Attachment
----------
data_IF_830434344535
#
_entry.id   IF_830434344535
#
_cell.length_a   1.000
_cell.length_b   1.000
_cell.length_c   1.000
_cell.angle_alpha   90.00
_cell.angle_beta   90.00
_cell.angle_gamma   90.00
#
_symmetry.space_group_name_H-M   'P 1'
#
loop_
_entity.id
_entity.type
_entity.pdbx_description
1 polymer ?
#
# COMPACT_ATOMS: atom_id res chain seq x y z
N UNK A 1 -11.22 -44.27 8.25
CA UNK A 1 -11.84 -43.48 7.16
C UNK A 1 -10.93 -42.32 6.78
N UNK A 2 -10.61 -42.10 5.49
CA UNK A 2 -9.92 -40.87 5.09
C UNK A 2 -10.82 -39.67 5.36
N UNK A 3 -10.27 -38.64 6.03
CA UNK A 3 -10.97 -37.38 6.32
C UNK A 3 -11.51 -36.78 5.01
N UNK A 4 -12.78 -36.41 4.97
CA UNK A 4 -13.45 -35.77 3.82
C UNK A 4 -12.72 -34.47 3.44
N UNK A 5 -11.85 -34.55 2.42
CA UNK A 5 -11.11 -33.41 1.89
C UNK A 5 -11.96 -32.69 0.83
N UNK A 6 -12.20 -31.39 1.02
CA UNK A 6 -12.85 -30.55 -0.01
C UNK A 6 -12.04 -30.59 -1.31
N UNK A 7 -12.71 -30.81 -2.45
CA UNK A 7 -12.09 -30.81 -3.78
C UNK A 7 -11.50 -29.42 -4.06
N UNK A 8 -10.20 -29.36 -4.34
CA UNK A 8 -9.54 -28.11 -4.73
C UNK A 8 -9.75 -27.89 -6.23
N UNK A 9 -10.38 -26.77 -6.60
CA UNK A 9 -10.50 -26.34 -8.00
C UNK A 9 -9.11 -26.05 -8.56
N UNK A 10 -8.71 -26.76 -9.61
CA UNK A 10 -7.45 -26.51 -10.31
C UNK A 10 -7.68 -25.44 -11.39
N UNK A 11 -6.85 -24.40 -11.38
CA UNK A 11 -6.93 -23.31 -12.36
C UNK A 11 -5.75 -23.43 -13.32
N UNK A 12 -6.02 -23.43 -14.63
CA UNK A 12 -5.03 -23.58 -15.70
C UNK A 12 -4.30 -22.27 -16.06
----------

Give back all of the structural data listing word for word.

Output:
data_IF_830434344535
#
_entry.id   IF_830434344535
#
_cell.length_a   1.000
_cell.length_b   1.000
_cell.length_c   1.000
_cell.angle_alpha   90.00
_cell.angle_beta   90.00
_cell.angle_gamma   90.00
#
_symmetry.space_group_name_H-M   'P 1'
#
loop_
_entity.id
_entity.type
_entity.pdbx_description
1 polymer ?
#
# COMPACT_ATOMS: atom_id res chain seq x y z
N UNK A 1 -11.22 -44.27 8.25
CA UNK A 1 -11.84 -43.48 7.16
C UNK A 1 -10.93 -42.32 6.78
N UNK A 2 -10.61 -42.10 5.49
CA UNK A 2 -9.92 -40.87 5.09
C UNK A 2 -10.82 -39.67 5.36
N UNK A 3 -10.27 -38.64 6.03
CA UNK A 3 -10.97 -37.38 6.32
C UNK A 3 -11.51 -36.78 5.01
N UNK A 4 -12.78 -36.41 4.97
CA UNK A 4 -13.45 -35.77 3.82
C UNK A 4 -12.72 -34.47 3.44
N UNK A 5 -11.85 -34.55 2.42
CA UNK A 5 -11.11 -33.41 1.89
C UNK A 5 -11.96 -32.69 0.83
N UNK A 6 -12.20 -31.39 1.02
CA UNK A 6 -12.85 -30.55 -0.01
C UNK A 6 -12.04 -30.59 -1.31
N UNK A 7 -12.71 -30.81 -2.45
CA UNK A 7 -12.09 -30.81 -3.78
C UNK A 7 -11.50 -29.42 -4.06
N UNK A 8 -10.20 -29.36 -4.34
CA UNK A 8 -9.54 -28.11 -4.73
C UNK A 8 -9.75 -27.89 -6.23
N UNK A 9 -10.38 -26.77 -6.60
CA UNK A 9 -10.50 -26.34 -8.00
C UNK A 9 -9.11 -26.05 -8.56
N UNK A 10 -8.71 -26.76 -9.61
CA UNK A 10 -7.45 -26.51 -10.31
C UNK A 10 -7.68 -25.44 -11.39
N UNK A 11 -6.85 -24.40 -11.38
CA UNK A 11 -6.93 -23.31 -12.36
C UNK A 11 -5.75 -23.43 -13.32
N UNK A 12 -6.02 -23.43 -14.63
CA UNK A 12 -5.03 -23.58 -15.70
C UNK A 12 -4.30 -22.27 -16.06